The global food business is increasingly complex, with new players, new linkages, and cause-and-effect reactions that impact food supply and prices, says Paul Roberts, journalist and author of The End of Food.
Growers need to be aware of event chains (events that occur continents away but have a chain reaction that impacts their business) and have a better understanding of what’s behind new complexities, if they are to be successful and profitable for the long term, Roberts said.
For example, the root cause of last year’s revolutionary wave of demonstrations in the Arab world was not longstanding political tensions or new social media, he said, but historically high food prices.
Roberts, who lives in Leavenworth, Washington, shared insights from The End of Food (published in 2008) during the keynote address at the Northwest Cherry Institute meeting held in January in Yakima, Washington. In the book, Roberts critically examines the economics of the modern food system. It follows a similar book he wrote in 2004, The End of Oil.
While many factors are involved in the price of food, Roberts reminded growers that the rising cost of crude oil is one of the biggest. He pointed out that since 2004, agricultural transportation costs have more than doubled, and he forecast that diesel prices will rise to an average of $3.83 per gallon in 2012 and $3.94 a gallon in 2013.
“What does $5-a-gallon diesel mean for your business model?” he asked growers in the room. “We have a food system that was built around the oil business of the 1960s when crude oil prices were $30 a barrel. The minimum now is $105 per barrel. That’s the new reality.”
The drivers behind rising oil prices are complex, and include factors like politics, geology, fewer and smaller oil discoveries, more regulations, higher costs to retrieve, higher costs to prevent spills, and Wall Street speculation.
But high oil costs have also meant government intervention. The actions of the federal government to encourage alternative energy and to subsidize ethanol production from corn has had a ripple effect on agriculture. Growers are converting other crops and fallow land to corn fields. Because corn is a heavy user of nitrogen, fertilizer supplies are tight, and costs have skyrocketed. Feed costs for livestock and dairy cows are at an all-time high, helping to increase consumer prices of meat and milk products. And, as Midwest farmland values rise, so, too, does investment in farming from outside sources.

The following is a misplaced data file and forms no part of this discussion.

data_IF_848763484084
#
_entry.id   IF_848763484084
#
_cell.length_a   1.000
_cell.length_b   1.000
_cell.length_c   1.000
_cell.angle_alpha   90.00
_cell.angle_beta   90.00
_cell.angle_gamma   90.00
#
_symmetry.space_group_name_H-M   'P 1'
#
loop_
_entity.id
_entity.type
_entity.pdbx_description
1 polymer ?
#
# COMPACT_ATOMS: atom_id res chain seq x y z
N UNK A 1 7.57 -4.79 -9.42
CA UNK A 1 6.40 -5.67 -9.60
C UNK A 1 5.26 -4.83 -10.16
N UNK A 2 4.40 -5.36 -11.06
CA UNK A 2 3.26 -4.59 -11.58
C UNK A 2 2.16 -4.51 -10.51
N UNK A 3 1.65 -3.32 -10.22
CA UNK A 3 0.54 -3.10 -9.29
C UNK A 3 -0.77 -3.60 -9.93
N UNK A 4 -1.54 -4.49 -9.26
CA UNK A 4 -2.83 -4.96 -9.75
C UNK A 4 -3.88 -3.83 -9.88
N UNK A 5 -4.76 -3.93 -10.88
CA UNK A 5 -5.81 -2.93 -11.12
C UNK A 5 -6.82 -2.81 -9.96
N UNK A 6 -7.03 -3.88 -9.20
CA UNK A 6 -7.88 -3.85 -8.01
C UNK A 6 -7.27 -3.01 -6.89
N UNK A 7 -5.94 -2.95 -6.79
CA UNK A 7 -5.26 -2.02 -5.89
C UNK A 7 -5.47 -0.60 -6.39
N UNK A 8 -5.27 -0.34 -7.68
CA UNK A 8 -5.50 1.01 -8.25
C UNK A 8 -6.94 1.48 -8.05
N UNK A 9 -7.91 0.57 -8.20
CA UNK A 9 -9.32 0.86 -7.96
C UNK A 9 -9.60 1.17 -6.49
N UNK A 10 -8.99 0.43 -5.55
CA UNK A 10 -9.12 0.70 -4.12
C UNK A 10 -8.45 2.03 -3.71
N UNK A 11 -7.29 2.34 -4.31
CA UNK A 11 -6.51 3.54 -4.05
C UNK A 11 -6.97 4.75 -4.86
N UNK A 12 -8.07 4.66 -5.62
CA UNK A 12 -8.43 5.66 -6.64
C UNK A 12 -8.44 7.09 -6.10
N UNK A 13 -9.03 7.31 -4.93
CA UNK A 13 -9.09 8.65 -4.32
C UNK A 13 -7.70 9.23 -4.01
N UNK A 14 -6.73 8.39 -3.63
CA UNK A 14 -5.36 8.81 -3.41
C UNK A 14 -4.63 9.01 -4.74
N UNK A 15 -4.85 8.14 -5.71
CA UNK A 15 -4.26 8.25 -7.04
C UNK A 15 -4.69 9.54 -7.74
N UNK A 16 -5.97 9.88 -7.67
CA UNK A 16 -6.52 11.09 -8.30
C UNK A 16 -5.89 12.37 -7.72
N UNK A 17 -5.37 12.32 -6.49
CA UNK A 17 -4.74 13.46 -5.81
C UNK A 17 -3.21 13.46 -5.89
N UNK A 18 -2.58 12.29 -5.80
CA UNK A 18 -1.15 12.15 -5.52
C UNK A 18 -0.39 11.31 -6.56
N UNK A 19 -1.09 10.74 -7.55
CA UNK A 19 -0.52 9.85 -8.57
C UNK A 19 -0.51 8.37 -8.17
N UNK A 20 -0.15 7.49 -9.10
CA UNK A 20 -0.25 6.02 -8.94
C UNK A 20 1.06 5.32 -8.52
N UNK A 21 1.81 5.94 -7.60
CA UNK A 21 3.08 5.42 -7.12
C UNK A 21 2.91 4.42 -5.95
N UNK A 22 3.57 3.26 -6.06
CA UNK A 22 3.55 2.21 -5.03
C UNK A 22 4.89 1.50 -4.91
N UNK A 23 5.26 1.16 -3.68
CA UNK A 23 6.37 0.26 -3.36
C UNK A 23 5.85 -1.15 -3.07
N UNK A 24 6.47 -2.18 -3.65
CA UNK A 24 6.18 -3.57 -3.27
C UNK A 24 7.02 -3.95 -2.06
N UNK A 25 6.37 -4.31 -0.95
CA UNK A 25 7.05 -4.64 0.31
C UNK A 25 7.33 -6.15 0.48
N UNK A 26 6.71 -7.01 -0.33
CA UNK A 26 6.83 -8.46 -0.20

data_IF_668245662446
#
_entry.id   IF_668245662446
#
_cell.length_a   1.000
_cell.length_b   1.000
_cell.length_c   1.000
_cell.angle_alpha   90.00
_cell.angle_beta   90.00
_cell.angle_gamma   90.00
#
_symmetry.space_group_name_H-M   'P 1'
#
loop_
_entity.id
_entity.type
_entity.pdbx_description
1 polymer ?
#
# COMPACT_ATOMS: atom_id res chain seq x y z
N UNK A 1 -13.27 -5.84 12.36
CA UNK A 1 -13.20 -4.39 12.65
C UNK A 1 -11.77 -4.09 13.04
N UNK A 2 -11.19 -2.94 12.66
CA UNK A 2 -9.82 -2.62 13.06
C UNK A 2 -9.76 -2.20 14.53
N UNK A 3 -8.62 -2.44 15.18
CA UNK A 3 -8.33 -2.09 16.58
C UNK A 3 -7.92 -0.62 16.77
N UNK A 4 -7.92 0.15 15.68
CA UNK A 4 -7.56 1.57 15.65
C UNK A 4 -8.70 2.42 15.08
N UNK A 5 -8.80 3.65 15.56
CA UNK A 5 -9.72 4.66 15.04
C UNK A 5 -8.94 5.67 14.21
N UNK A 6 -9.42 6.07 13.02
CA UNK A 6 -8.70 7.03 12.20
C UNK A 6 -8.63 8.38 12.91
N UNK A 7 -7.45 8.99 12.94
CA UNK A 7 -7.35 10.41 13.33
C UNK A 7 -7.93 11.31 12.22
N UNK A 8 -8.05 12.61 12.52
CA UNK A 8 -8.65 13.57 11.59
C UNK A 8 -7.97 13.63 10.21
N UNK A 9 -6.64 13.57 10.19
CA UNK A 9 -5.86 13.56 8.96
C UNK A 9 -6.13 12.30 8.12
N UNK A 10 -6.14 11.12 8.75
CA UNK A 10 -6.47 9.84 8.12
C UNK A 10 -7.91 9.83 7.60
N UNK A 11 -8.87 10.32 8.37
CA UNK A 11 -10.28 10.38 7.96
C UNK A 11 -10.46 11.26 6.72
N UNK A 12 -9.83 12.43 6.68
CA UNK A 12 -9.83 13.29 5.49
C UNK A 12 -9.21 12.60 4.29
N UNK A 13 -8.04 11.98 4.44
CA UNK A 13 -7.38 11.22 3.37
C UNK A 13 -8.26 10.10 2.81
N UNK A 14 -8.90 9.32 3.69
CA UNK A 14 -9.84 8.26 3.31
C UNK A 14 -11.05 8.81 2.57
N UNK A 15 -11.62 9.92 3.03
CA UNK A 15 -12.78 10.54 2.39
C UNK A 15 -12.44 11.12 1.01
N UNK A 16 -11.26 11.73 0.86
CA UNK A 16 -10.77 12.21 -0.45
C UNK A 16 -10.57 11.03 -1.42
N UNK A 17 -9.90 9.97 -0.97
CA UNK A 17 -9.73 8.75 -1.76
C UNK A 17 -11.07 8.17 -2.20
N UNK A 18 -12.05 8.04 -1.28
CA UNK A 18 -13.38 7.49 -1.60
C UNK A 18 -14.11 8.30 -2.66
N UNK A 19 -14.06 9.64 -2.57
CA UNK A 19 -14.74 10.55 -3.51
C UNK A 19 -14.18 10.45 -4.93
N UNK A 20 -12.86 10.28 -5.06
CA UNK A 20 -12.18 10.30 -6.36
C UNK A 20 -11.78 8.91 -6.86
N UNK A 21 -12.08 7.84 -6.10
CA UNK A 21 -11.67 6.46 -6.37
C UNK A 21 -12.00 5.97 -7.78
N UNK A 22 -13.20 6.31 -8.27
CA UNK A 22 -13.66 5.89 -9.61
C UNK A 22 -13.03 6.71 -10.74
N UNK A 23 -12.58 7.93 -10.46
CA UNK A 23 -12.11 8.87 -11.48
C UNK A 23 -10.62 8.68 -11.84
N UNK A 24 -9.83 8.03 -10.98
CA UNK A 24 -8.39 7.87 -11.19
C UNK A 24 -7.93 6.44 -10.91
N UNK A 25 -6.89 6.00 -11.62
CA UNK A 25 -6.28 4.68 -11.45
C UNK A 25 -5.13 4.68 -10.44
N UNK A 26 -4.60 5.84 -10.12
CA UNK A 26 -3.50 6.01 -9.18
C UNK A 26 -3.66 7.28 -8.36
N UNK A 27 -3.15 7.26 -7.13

The rise of the middle class in China has also contributed to higher food costs, Roberts said. The Chinese, in upgrading their diets, have become carnivorous, increasing their per-capita meat eating to more than 50 pounds in 2008, up from 20 pounds per person in 1985.
A trend disheartening to Roberts is the aging of America’s farmers. The U.S. Department of Agriculture has estimated that one-third of all farmland owners have fewer than 15 years of remaining life expectancy, and Roberts believes that because few farm children are returning to the farm, most of this land will be sold on the open market, with wide-ranging consequences.
Investors tend to go for the fastest return and are less concerned about consequences in their hunt for the quickest return, he contended. “Short-termism” affects the way that companies and producers focus, and they are more willing to take on high-risk ventures and have less patience and willingness to stick with something.
From the 1930s to 1960s, Roberts noted, the average holding period for stocks and bonds was nine years. As technology made trading faster, the holding period diminished to less than a year in 2010. “Today, with the high speed of trading in nanoseconds, the average holding period is four months.”
The loss of patience within the business community has also impacted support for research and development, including agriculture, he said. Total public and private funding of research and development in agriculture as a percentage of the country’s gross domestic product began to flatten in the 1980s and has been in decline since 2000, while, at the same time, other countries are spending more as a part of their gross domestic product.
“If anything, the need for R & D is going up because of complexities of the market,” he said. “We need to do R & D for a lot of things, like labor efficiency and productivity, fuel efficiency and transportation, and climate mitigation.”
Though he’s no fan of the oil business, Roberts suggested that the oil industry be considered as a business role model for its long-term commitment. The oil industry places emphasis on R & D and makes long-term commitments to getting oil out of the ground. Short term perspectives lead to simplistic analyses.
“The oil industry focuses intently on its core competencies of producing oil,” he explained. “It ignores the noise and doesn’t pay attention to speculators or politics, and places huge emphasis on R & D. It makes long-term commitments to projects, projects that take seven to fifteen years to get oil out of the ground.”
He believes that a short-term perspective leads to shallow understanding of complicated issues, simplistic analysis, and makes it hard for businesses to make the right decisions.
“You need to know where you are in the event chain and know your time frame or perspective,” he told the cherry growers, acknowledging that they already have a long-term commitment by growing perennial crops. “But even you feel short-term pressure to get the fast return. That’s the challenge in going forward—balancing the short- and long-term objectives.”